Tuesday, March 1, 2011

Conversion: A rare and wonderful experience

Do you remember your conversion? What emotions did you feel? What did/does it mean to you? You might remember all the details vividly or, like me, you remember the emotional content of your conversion experience. Wherever you fall, your conversion was a rare and, I hope, wonderful experience for you.

Until recently I did not give much thought to how rare an experience conversion is a person’s life. For most people conversion is a once in a lifetime experience. In America (which had the highest rate of conversions in a 40 nation study*) only 14% of people had a conversion experience, a change from non-religious to religious or a major religious shift.

Conversion is a life quest 
The conversion process typically begins with some kind of crisis. The crisis may be an event, unexpectedly tragic or maybe just the straw that broke the camel’s back. It may be a new idea that blows their world apart. Or, it may be a question that sticks in the mind, demanding an answer to make sense of life. Whatever it is that starts the quest, the quest leads the person to a new state of life. The quest is an exploration of life.

Another insight about conversion is that conversion tends to come in the young adult stage of life. Most people will have had their conversion experience before they reach thirty years of age. By that time they will have reached adulthood, married and established their own life. In fact, marriage is the most often mentioned reason people give as the impetus for their conversion.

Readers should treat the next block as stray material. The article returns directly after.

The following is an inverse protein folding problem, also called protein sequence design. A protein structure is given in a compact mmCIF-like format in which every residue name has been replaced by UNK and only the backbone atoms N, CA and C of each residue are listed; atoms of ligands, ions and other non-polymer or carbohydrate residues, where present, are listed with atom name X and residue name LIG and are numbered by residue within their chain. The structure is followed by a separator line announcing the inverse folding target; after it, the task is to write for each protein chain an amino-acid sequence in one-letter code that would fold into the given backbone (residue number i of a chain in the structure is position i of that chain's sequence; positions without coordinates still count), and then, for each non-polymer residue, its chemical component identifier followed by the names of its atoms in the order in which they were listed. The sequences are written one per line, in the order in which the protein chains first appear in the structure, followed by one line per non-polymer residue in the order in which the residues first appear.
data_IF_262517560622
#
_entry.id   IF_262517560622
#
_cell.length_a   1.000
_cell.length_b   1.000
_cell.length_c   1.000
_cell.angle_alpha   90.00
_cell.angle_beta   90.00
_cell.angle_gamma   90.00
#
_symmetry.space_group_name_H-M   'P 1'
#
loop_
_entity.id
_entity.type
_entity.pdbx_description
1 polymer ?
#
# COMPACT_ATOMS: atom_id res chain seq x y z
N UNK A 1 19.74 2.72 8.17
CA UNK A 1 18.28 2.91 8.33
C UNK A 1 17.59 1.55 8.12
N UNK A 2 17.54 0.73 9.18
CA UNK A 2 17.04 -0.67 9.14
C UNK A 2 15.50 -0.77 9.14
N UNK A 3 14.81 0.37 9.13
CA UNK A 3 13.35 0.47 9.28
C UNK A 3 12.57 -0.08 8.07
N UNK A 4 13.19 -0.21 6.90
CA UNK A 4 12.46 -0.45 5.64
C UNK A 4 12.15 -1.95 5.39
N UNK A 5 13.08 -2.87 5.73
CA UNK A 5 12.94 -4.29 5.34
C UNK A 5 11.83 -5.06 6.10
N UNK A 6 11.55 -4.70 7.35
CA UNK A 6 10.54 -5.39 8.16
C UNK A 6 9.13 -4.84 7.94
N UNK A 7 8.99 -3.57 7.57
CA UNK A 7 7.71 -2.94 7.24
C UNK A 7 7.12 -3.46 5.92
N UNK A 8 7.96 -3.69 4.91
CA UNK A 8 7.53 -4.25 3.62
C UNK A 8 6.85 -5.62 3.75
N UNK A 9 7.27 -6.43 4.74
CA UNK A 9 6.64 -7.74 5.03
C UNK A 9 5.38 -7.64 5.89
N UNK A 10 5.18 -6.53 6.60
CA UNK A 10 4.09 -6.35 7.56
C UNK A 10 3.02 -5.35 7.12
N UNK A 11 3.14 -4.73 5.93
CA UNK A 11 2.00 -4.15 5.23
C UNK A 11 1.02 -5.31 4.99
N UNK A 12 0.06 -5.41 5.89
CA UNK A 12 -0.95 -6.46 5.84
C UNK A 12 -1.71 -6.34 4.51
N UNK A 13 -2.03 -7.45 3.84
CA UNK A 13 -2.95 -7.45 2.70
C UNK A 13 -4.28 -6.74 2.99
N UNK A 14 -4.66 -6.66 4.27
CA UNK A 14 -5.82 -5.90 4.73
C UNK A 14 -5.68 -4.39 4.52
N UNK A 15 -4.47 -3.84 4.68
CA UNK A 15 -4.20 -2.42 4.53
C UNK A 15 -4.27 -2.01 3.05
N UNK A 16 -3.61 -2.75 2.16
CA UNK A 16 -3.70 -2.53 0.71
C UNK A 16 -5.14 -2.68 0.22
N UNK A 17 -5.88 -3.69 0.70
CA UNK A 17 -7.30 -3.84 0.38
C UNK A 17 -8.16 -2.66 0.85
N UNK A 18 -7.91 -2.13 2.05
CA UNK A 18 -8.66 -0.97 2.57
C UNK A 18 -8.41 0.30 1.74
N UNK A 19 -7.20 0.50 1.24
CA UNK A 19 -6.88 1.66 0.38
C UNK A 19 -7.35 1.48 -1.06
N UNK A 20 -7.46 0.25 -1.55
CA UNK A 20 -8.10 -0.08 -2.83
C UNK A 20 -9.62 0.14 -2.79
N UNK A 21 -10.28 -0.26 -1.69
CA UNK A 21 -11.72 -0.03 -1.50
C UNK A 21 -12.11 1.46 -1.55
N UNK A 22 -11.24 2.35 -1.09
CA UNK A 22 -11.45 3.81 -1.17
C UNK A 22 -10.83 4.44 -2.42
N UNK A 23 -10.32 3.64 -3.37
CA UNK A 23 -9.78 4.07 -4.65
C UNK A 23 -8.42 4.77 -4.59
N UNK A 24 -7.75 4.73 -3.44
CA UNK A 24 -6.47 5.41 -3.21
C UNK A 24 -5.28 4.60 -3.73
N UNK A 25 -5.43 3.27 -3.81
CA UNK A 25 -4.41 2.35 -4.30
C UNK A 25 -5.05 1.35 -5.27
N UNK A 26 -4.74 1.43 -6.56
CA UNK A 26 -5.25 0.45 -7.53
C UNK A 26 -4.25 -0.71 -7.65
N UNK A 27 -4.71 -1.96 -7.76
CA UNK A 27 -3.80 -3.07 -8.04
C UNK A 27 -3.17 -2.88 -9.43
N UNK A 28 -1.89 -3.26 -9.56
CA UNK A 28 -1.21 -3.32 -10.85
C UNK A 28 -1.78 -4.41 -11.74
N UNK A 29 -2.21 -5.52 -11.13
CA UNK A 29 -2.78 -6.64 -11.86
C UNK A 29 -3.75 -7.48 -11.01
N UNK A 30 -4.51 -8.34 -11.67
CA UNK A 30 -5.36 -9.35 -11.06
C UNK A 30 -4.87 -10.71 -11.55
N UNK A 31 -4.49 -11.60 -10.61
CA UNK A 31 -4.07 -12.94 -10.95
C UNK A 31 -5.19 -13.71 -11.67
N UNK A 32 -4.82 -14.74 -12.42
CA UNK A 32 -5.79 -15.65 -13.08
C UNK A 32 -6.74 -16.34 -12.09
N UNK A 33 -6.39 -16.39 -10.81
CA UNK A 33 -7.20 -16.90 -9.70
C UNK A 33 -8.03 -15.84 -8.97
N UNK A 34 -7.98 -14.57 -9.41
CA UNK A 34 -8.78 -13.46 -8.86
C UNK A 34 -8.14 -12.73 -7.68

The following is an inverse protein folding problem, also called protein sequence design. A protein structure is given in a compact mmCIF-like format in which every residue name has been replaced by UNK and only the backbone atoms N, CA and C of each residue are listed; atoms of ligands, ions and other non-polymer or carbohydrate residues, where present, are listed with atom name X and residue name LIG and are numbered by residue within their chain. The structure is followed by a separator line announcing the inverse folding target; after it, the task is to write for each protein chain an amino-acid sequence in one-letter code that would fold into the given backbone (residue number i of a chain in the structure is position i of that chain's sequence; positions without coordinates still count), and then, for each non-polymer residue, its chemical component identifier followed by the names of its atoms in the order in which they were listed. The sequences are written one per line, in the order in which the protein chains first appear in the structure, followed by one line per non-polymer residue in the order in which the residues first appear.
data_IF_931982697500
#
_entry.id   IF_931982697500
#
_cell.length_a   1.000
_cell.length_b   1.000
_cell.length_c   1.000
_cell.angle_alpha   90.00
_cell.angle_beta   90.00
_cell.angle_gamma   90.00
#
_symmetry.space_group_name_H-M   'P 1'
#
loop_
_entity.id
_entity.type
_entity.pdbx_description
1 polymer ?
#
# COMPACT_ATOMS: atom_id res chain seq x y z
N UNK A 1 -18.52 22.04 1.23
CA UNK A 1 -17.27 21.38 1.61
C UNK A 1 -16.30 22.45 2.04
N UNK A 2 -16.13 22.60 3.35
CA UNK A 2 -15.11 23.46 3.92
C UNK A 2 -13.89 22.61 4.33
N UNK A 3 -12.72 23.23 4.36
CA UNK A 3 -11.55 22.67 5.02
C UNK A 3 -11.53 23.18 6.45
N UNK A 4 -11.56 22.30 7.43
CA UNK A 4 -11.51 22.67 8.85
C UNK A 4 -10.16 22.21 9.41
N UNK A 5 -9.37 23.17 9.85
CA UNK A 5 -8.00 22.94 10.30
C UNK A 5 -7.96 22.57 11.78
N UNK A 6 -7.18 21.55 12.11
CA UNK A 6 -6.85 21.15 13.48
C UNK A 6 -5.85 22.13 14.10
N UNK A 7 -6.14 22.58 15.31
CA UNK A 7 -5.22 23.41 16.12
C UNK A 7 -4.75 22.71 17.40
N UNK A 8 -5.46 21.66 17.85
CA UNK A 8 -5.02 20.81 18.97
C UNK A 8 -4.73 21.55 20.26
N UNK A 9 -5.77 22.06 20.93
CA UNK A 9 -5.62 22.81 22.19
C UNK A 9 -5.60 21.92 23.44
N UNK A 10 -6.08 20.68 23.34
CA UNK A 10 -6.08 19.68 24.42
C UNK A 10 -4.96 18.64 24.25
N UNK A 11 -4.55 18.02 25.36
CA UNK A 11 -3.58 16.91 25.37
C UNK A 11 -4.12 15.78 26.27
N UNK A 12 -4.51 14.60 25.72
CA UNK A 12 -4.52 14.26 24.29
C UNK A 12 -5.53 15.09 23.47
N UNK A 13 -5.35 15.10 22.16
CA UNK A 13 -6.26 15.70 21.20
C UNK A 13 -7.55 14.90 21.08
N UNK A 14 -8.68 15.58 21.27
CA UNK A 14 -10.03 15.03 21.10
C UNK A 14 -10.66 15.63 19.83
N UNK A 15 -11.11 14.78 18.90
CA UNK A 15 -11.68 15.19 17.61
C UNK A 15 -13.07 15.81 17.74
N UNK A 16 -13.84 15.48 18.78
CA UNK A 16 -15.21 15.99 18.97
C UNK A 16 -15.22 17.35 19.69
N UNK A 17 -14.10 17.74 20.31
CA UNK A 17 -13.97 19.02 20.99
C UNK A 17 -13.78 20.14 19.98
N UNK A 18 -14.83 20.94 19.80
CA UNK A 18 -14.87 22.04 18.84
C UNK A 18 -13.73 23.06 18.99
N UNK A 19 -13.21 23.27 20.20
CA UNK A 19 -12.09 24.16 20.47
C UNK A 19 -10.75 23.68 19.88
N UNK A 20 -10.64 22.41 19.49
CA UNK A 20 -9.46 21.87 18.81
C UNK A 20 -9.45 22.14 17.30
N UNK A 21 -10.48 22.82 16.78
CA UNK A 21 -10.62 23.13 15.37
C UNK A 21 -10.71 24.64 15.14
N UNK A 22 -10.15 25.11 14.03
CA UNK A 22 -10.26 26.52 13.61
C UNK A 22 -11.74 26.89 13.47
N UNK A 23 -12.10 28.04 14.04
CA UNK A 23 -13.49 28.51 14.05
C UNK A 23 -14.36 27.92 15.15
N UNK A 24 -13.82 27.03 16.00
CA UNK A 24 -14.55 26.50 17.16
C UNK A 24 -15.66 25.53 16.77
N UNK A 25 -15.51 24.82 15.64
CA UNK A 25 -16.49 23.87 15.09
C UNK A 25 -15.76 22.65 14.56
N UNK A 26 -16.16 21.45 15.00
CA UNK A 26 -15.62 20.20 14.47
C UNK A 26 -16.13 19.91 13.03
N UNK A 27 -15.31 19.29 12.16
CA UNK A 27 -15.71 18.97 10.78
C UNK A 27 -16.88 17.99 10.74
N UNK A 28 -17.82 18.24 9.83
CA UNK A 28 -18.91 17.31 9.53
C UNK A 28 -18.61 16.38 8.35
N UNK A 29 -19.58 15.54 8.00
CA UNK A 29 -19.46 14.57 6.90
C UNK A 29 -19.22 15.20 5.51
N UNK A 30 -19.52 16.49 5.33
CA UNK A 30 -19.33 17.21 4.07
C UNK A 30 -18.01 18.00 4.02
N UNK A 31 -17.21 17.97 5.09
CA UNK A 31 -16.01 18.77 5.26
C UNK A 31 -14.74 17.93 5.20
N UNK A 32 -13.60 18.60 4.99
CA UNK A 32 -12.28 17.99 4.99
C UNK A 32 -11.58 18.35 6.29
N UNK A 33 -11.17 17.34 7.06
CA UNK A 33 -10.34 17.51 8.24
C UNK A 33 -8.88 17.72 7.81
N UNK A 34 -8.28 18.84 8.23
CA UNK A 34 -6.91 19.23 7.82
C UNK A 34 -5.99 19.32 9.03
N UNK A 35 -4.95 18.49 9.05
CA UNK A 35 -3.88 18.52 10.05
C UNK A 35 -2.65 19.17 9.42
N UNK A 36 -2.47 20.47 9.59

Reasons for religious change:
            #1, marriage or family
            #2, friends or change of location
            #3, issues of theology

Guide People Through Conversion
Think about what all this means. A person hits a crisis point. They get knocked off their feet. They’re off balance. They don’t know what is happening to them. They’ve never experienced this before. They find the conversion process awkward or even frightening.

Treat a person going through conversion gently, tenderly. Be a compassionate guide to them. Provide encouragement. Offer direction when they’re asking. Give them confidence that what they may be feeling is normal.

Conversion is a rare and wonderful life event. It is, in every respect, the birth of a new life. As we confess Jesus into the lives of others, let’s encourage each other to treat their conversion quest with all the wonder and joy of new birth.

How can an old man go back into his mother’s womb and be born again? . . .Humans can reproduce only human life, but the Holy Spirit gives birth to spiritual life” (John 4:4-6).

*"Religious Conversion in 40 Countries" by Robert J. Barro, Jason Hwang, and Rachel M. McCleary
Harvard University, Cornerstone Research, Harvard University.

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